Viewshed analysis has been included in CRM in recent years, and is made very easy through GIS technology. In CRM, a project may prove to have adverse impacts on a National Register Eligible or listed culutral resource if it falls within the resource's viewshed. In other words, the visibility of a project may adversely effect a cultural resource's integrity of setting, feeling, design, and/or association under the applicable legislation and guidelines. Viewshed analysis is not limited to cultural resources, either. Viewshed issues are also important when a project is located within view of a national scenic area, scenic byway, or national park.
Viewshed Analysis in GIS employs terrain surfaces, such as Digital Elevation Models (DEM), LiDAR, etc. The user selects a "point of origin" (a project site or scenic area, for example), runs the analysis, and then receives an output that shows what areas are visible from the point of origin (see the first graphic below). Depending on the quality of the terrain surface used, results can be quite dependable. However, many datasets do not account for the height of vegetation or built-environment structures; these limitations can effect output.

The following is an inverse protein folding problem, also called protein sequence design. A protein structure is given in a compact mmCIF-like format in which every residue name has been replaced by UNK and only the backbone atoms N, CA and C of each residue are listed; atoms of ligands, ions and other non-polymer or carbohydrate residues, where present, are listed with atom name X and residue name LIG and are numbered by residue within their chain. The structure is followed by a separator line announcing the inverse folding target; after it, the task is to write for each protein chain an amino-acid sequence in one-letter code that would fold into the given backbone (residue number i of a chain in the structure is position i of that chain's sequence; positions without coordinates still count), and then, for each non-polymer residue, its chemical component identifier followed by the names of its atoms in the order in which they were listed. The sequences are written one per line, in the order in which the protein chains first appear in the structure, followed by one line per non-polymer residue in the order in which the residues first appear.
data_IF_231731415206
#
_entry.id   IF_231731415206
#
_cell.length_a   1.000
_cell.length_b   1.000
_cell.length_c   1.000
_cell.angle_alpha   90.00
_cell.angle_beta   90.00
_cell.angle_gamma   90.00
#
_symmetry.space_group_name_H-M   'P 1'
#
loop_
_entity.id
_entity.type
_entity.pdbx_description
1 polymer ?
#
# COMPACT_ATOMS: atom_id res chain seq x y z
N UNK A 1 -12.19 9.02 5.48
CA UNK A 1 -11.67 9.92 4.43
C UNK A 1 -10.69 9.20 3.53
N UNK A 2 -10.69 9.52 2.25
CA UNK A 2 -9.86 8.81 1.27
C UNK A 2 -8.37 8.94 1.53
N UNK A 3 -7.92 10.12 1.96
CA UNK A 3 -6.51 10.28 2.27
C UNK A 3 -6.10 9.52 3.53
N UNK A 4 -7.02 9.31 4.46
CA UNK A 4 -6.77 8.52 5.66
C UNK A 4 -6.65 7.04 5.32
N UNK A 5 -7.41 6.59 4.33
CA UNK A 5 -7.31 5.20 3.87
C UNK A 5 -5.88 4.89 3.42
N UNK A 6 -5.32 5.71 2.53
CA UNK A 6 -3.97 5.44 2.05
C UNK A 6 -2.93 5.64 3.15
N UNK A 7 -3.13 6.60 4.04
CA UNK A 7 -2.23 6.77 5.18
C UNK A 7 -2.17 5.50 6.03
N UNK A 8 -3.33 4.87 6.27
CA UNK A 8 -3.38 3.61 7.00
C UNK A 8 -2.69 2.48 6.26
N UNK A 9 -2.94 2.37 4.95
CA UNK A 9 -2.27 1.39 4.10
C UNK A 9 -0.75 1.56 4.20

Another effective way to conduct a viewshed study for a cultural resource project is through a Line-of-Sight Analysis. This method is very useful when you know both your project location and the location of nearby Eligible cultural resources. The analysis works in much the same way as the general viewshed analysis, but instead of a generalized raster-like output, the user draws a line from point A to point B (say, from an Eligible cultural resource to a project area), runs the analysis, and receives their input line colored in two tones: one for visible portions of the sight line, and the other for non-visible portions of the sight line. The same limitations exist for this type of analysis as they do for the generalized viewshed analysis. The second graphic below illustrates this type of analysis.